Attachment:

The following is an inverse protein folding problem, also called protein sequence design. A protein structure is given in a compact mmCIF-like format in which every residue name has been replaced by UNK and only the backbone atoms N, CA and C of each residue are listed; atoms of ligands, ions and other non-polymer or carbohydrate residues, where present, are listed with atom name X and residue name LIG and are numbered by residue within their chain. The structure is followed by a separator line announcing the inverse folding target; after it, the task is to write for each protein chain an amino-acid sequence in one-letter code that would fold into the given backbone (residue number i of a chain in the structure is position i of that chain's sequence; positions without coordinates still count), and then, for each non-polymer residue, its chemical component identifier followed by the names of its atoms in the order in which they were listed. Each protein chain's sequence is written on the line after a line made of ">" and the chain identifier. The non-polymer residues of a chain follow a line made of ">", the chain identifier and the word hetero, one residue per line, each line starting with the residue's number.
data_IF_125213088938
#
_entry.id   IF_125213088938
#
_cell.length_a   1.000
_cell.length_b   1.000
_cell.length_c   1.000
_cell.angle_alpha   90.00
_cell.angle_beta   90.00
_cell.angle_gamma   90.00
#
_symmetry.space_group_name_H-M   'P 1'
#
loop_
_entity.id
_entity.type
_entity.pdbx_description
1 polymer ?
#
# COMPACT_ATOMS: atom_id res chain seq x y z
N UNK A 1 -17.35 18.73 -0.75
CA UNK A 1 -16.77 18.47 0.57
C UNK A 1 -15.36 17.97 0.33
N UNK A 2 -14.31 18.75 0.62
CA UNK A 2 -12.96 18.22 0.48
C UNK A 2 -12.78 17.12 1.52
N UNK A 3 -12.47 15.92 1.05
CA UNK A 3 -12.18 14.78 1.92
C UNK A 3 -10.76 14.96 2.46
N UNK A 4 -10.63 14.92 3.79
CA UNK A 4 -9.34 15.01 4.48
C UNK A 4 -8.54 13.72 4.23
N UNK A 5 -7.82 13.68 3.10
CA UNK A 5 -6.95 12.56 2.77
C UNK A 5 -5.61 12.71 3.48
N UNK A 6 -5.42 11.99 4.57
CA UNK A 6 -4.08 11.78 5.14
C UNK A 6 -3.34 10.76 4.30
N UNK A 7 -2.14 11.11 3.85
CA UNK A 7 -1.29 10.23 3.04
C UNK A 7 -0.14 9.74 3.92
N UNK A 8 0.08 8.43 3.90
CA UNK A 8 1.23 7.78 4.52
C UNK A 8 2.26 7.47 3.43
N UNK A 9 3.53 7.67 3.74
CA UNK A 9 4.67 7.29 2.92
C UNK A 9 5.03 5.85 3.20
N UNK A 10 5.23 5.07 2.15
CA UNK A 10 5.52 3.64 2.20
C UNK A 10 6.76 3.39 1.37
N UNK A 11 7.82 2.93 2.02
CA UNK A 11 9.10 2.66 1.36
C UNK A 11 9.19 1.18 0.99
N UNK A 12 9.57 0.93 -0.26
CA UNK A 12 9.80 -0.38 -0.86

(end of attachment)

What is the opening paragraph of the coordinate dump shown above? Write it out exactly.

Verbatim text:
The following is an inverse protein folding problem, also called protein sequence design. A protein structure is given in a compact mmCIF-like format in which every residue name has been replaced by UNK and only the backbone atoms N, CA and C of each residue are listed; atoms of ligands, ions and other non-polymer or carbohydrate residues, where present, are listed with atom name X and residue name LIG and are numbered by residue within their chain. The structure is followed by a separator line announcing the inverse folding target; after it, the task is to write for each protein chain an amino-acid sequence in one-letter code that would fold into the given backbone (residue number i of a chain in the structure is position i of that chain's sequence; positions without coordinates still count), and then, for each non-polymer residue, its chemical component identifier followed by the names of its atoms in the order in which they were listed. Each protein chain's sequence is written on the line after a line made of ">" and the chain identifier. The non-polymer residues of a chain follow a line made of ">", the chain identifier and the word hetero, one residue per line, each line starting with the residue's number.